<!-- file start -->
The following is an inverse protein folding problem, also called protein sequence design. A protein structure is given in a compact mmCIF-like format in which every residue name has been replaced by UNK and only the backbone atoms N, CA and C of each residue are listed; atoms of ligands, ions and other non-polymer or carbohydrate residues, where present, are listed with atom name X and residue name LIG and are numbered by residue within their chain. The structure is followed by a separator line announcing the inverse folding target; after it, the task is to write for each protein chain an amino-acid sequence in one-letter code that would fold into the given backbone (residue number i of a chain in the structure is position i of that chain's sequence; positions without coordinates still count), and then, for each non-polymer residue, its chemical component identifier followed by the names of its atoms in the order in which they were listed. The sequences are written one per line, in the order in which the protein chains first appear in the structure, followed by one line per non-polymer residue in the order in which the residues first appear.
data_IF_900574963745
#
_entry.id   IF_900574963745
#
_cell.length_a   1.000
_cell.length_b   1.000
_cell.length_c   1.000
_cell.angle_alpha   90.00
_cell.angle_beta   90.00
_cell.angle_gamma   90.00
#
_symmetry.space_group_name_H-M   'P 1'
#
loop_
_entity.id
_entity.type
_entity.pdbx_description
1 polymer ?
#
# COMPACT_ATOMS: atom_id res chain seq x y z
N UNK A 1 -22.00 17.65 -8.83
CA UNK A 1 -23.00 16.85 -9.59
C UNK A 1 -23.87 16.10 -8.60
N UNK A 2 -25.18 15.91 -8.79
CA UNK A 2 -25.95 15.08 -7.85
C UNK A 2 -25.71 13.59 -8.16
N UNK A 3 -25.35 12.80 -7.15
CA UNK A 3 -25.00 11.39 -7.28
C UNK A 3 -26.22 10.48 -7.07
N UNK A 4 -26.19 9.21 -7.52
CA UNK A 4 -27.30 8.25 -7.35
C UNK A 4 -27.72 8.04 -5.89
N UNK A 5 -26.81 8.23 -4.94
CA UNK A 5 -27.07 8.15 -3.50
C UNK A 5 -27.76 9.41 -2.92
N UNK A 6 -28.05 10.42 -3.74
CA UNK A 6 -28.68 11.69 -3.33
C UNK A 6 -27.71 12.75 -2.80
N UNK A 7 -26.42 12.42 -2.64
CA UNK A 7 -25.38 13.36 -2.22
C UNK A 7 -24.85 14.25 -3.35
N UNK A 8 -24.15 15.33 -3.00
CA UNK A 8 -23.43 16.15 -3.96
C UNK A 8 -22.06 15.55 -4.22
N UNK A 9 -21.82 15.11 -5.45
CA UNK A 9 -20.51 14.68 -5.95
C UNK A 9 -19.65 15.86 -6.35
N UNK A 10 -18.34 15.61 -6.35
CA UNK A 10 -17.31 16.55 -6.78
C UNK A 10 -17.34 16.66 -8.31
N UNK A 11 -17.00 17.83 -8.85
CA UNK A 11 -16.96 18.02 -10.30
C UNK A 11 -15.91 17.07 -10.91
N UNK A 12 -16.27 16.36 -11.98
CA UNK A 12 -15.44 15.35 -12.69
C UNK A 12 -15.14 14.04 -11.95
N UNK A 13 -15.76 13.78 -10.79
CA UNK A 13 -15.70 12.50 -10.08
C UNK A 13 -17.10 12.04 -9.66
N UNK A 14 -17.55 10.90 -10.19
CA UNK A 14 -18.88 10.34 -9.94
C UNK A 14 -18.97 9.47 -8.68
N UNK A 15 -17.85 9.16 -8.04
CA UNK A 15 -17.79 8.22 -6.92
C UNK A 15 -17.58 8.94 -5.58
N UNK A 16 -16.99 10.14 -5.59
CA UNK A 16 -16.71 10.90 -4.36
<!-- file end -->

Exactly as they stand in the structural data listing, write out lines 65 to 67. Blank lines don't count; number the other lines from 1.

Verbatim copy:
CA UNK A 15 -17.79 8.22 -6.92
C UNK A 15 -17.58 8.94 -5.58
N UNK A 16 -16.99 10.14 -5.59